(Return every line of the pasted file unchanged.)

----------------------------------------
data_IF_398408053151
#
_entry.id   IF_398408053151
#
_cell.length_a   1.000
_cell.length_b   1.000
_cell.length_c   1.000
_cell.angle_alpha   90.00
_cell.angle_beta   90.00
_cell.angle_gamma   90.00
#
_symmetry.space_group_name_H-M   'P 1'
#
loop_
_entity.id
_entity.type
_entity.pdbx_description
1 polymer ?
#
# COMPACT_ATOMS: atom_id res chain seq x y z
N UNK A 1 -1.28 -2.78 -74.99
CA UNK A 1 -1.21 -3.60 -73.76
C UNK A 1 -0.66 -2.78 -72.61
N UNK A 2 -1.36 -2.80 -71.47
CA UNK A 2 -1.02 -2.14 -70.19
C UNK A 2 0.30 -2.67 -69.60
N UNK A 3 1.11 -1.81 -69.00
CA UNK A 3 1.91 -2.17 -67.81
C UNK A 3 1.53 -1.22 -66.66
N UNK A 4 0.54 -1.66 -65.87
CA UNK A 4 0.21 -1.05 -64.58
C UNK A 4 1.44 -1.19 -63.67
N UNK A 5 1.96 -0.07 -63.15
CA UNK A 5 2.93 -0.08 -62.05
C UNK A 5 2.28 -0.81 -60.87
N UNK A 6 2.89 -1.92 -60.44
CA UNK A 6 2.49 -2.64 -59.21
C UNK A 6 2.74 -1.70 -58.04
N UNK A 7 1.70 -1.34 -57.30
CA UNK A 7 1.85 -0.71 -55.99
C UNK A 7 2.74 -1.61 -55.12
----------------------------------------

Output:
data_IF_398408053151
#
_entry.id   IF_398408053151
#
_cell.length_a   1.000
_cell.length_b   1.000
_cell.length_c   1.000
_cell.angle_alpha   90.00
_cell.angle_beta   90.00
_cell.angle_gamma   90.00
#
_symmetry.space_group_name_H-M   'P 1'
#
loop_
_entity.id
_entity.type
_entity.pdbx_description
1 polymer ?
#
# COMPACT_ATOMS: atom_id res chain seq x y z
N UNK A 1 -1.28 -2.78 -74.99
CA UNK A 1 -1.21 -3.60 -73.76
C UNK A 1 -0.66 -2.78 -72.61
N UNK A 2 -1.36 -2.80 -71.47
CA UNK A 2 -1.02 -2.14 -70.19
C UNK A 2 0.30 -2.67 -69.60
N UNK A 3 1.11 -1.81 -69.00
CA UNK A 3 1.91 -2.17 -67.81
C UNK A 3 1.53 -1.22 -66.66
N UNK A 4 0.54 -1.66 -65.87
CA UNK A 4 0.21 -1.05 -64.58
C UNK A 4 1.44 -1.19 -63.67
N UNK A 5 1.96 -0.07 -63.15
CA UNK A 5 2.93 -0.08 -62.05
C UNK A 5 2.28 -0.81 -60.87
N UNK A 6 2.89 -1.92 -60.44
CA UNK A 6 2.49 -2.64 -59.21
C UNK A 6 2.74 -1.70 -58.04
N UNK A 7 1.70 -1.34 -57.30
CA UNK A 7 1.85 -0.71 -55.99
C UNK A 7 2.74 -1.61 -55.12